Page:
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The University of Wisconsin-Madison has been assigned 65,000 Internet addresses to boost its network capacity, allowing it to go forward with a planned expansion of its wireless network to blanket the campus.
A non-profit Internet management body, the American Registry for Internet Numbers
, established the address block for the university, which is pushing 80 percent usage of its current allocation. The new block should also give the university some growing room.
UW-Madison's wireless network, which is available by secure login to students, staff and faculty, is expected to cover most of campus by the summer of 2006. "We hope to have well over 2000 wireless access points on campus," said Brian Rust, a spokesperson for the university's Division of Information Technology, or DoIT.
Each year, the university surveys students on their ownership and use of computers, mobile phones and other devices. This spring's survey may go out as early as this week, Rust said.
In last year's survey, 94 percent of students said they owned a computer, he said, and about half of those said they owned a laptop. Anecdotally, however, few bring their laptops to class.
An expanded wireless network may not give them much more reason to do so, as Internet access is considered a distraction in many classrooms and some may be left out.
"I think a lot of the wireless is still being installed so that it's largely covering public areas, offices, lounges, stuff like that. ... We're not making a deliberate attempt to not cover lecture halls and classrooms, but they're considered lower on the priority list," Rust said.
Much of the university's previous allocation of addresses went directly to DoIT and to the 6000 students living in dormitories, said Michael Hare, a UW network engineer, while the rest are spread out over numerous departments and other uses. The computer sciences department also has a large number of addresses, including some independent of DoIT's management.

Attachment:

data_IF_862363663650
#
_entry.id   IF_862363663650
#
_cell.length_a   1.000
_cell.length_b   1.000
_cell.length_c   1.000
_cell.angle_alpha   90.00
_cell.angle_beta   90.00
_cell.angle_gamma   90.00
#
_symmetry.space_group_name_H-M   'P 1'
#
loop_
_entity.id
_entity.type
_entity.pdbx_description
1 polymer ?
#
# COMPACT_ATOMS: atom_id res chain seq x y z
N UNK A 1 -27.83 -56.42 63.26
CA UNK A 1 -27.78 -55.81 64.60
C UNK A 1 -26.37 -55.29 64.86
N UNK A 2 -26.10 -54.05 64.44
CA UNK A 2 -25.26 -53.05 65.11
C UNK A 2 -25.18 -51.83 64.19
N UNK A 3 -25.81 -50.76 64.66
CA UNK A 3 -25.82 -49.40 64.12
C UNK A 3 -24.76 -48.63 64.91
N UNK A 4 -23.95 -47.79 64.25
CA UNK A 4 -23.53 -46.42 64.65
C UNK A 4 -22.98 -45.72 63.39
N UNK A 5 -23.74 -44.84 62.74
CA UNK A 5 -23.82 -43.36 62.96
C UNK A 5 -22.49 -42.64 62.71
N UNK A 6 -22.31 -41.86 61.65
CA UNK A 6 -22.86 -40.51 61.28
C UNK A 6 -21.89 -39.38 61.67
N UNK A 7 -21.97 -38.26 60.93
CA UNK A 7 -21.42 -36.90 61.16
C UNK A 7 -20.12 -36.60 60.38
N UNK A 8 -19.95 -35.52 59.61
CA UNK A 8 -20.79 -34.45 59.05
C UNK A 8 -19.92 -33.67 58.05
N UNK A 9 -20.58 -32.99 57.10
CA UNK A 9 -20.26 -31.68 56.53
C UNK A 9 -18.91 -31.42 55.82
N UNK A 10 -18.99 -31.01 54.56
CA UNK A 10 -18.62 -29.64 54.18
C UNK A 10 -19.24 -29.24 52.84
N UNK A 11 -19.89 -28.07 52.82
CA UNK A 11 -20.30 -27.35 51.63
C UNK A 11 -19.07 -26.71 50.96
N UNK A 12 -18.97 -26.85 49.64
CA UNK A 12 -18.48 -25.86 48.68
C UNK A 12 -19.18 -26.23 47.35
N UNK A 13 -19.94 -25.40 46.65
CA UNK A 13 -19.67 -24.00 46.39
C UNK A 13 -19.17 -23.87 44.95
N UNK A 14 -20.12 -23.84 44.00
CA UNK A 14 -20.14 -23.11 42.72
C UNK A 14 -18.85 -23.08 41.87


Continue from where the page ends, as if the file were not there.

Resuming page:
How many addresses?
IP addresses are a layer of the Internet just below domain names such as the infamous dot-coms that have become such a part of the popular lexicon. But where domain names are meant for humans, IP addresses are meant for computers.
In the most widely used system today, they are represented as a set of four numbers, each from 0 to 255. For example, an address on a local network might be 192.168.1.14.
The block of addresses that the university was just allocated includes every one from 220.127.116.11 to 18.104.22.168. That's precisely 65,536 addresses in all. The university already had three similarly sized blocks and is using around 80 percent of them, according to the DoIT release.
Not only does each of the planned 2000 access points need its own IP, but there need to be enough for each computer that logs on, as well. Plans to give each building its own defined block of addresses will also push the number that needs to be allocated.
"With our current wireless network, you could get the same IP address sitting on the Memorial Union Terrace as you would sitting in Union South, but the large [Ethernet] network that this requires won't scale reliably to such a large scale," Hare said.
And the new addresses won't go only to the wireless network.
"We should also have enough free IP space to grow into new applications without requesting more for quite a while," Hare said.